10 habits of successful process professionals

Wondering how you can become a process professional with high impact in your organization? Here are 10 habits of successful process professionals:

#1: They focus on business outcomes:

Let’s face it, apart from a select tribe of you and your fellow process compatriots, not many other people in your company care about process. Many of your colleagues, if not most, don’t even think of the work they do in process terms. Instead they care about hitting their numbers, doing their job with minimal hassle and working for a successful company. How are your improvements going to help them do that?

Do you focus on inputs or outcomes?

Don’t focus myopically on the "inputs" of your efforts – e.g. how many projects you’ve run, how quickly you’ve done them, how many people you’ve trained – but instead focus on the outcomes you’re generating for your business. How many projects have had a real, sustained, and positive impact on overall business performance? How are you helping to drive business performance and to make the lives of your colleagues that little bit easier?


#2: They understand the business drivers:

Successful process professionals are able to "zoom in" and "zoom out." That means that while they’re able to get down into the details of a particular process and understand the technical intricacies, they never lose sight of the larger business reason for the work they’re doing.

#3: They translate the message to fit the audience:

Your business is composed of all kinds of different audiences. These audiences have different training, education and experience levels. They have different responsibilities and care about different things. As a result, a ‘one size fits all’ approach to communication simply does not work. Is your audience more interested in the financial impact of a process improvement or are they worried about what impact it will have on their jobs? Make sure you understand what’s going to matter most to your audience - put yourself in their shoes - and then start talking.

#4: They avoid technical – and Japanese – jargon

We know it can be tempting to spout off about "end to end process management" or "standard deviation" or "sigma levels" just to illustrate how much you know about the topic. And if you’ve been trained in Lean you might want to show off how worldly you are by talking about Poka-Yokes, Muda, and Kaizens. But don’t be tempted do it in front of your non-process business colleagues as it’s the fastest way to lose friends and alienate people.

Plain English should suffice for most things that you have to say and for more complex concepts, think about how metaphors or practical examples can help staff relate to the concepts. Remember, the point of communication is not to make yourself look smart…it’s to make other people understand!

#5: They think about the impact of process changes on staff

Life would be so easy without all the other people. Imagine how easy it would be if you could change anything and those changes would be immediately followed by everyone without any question or hesitation. Clearly, it doesn’t work that way.

Process changes have real impact on people’s jobs. They will need to make adjustments to habits and skills they’ve built up, possibly over years. They’ll need to, in some cases, learn an entirely new way of doing something. They might even need additional training. Successful process professionals factor in the human element and understand how process changes will impact the people who need to actually do the work.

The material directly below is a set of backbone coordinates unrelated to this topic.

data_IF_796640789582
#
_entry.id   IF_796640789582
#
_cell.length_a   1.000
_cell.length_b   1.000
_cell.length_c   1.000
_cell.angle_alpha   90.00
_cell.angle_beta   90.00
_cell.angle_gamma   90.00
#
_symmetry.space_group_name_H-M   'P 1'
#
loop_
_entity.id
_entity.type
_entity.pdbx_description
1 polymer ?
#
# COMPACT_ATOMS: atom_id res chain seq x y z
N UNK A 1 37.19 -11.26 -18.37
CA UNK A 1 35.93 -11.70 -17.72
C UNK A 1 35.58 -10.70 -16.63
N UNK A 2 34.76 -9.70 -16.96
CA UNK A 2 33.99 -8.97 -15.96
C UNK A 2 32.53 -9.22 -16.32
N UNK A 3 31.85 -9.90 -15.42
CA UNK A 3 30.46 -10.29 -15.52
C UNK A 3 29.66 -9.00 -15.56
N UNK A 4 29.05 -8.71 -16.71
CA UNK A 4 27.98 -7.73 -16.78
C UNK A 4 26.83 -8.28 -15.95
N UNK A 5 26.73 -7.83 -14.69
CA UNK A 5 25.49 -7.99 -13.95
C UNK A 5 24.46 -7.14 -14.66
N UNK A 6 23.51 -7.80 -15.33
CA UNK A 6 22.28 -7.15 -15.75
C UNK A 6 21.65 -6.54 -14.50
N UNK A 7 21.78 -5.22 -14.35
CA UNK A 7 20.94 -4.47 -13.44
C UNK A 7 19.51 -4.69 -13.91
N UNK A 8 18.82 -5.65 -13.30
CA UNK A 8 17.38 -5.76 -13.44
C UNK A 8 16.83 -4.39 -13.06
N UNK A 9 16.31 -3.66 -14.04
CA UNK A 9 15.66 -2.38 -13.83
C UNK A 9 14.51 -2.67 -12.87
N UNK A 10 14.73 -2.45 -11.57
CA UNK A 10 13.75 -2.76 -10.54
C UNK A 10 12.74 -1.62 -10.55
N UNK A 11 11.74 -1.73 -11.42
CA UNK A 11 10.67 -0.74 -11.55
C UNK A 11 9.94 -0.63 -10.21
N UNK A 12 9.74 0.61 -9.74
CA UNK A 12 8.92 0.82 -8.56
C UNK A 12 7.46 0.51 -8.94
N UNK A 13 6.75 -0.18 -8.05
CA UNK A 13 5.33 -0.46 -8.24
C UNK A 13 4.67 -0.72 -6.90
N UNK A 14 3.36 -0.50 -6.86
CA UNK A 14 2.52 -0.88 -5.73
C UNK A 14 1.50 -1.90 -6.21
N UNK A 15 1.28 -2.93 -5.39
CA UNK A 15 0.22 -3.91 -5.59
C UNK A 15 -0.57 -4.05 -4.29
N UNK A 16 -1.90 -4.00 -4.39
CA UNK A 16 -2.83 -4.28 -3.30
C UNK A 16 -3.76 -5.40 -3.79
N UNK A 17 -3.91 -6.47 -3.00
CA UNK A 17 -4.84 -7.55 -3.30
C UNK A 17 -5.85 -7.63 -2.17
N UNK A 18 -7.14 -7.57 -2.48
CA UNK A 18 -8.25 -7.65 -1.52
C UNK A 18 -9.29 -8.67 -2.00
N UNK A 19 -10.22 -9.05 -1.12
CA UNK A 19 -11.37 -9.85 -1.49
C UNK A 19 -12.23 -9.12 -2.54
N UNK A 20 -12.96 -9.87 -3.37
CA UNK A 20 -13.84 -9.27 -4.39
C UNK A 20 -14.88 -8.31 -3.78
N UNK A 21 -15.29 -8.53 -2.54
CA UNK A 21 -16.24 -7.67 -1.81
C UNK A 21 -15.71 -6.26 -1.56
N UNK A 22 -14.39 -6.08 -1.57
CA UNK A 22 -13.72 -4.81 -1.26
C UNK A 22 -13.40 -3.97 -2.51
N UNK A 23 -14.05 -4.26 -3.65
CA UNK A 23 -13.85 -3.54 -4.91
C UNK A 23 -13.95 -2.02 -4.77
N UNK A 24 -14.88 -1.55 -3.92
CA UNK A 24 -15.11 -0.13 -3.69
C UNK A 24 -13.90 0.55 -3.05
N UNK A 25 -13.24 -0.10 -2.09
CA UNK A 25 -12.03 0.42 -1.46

#6: They listen

Your ears are an absolute marvel of engineering and it’s amazing what can happen when you use them effectively. Useful for gathering information they can also be used to identify potential problems with a proposed solution, to smooth over organizational politics and to learn.

Successful process professionals are constantly listening to the business, to customers and to employees. This makes them more effective in identifying those projects and initiatives that will deliver great value to the organization. It also increases the likelihood that process changes will be accepted and sustained by employees and leadership as they will feel that they’ve had a say in the process.

#7: They listen

Just a little reinforcement…if you’re not certain how important it is to listen, go back and read #6 again.

#8: They listen

Oh and did we mention how important it was to listen to people?

#9: They are constantly learning

Life would be so easy if we were born knowing everything that we would ever need to know. Alas, it doesn’t work that way, and successful process practitioners understand the importance of continually learning and evolving their skillset. That could involve benchmarking or attending a conference to hear how other companies are approaching similar challenges, taking a course in an area like project management or change management, learning from failures (as well as successes), and networking and sharing ideas with other practitioners. Don’t expect that a one-off bit of Lean Six Sigma training is going to set you up for perpetual success.

#10: They coach and mentor others

Successful process professionals understand that on their own they will be less effective than if they can mobilize the talents of other people within the organization. And while it might seem like hard work to teach your organization "to fish" you’ll reap dividends if you stop trying to catch our fine aquatic friends all by yourself and mentor others to get their fishing rods at the ready.

What do you think? Are there any habits missing from this list?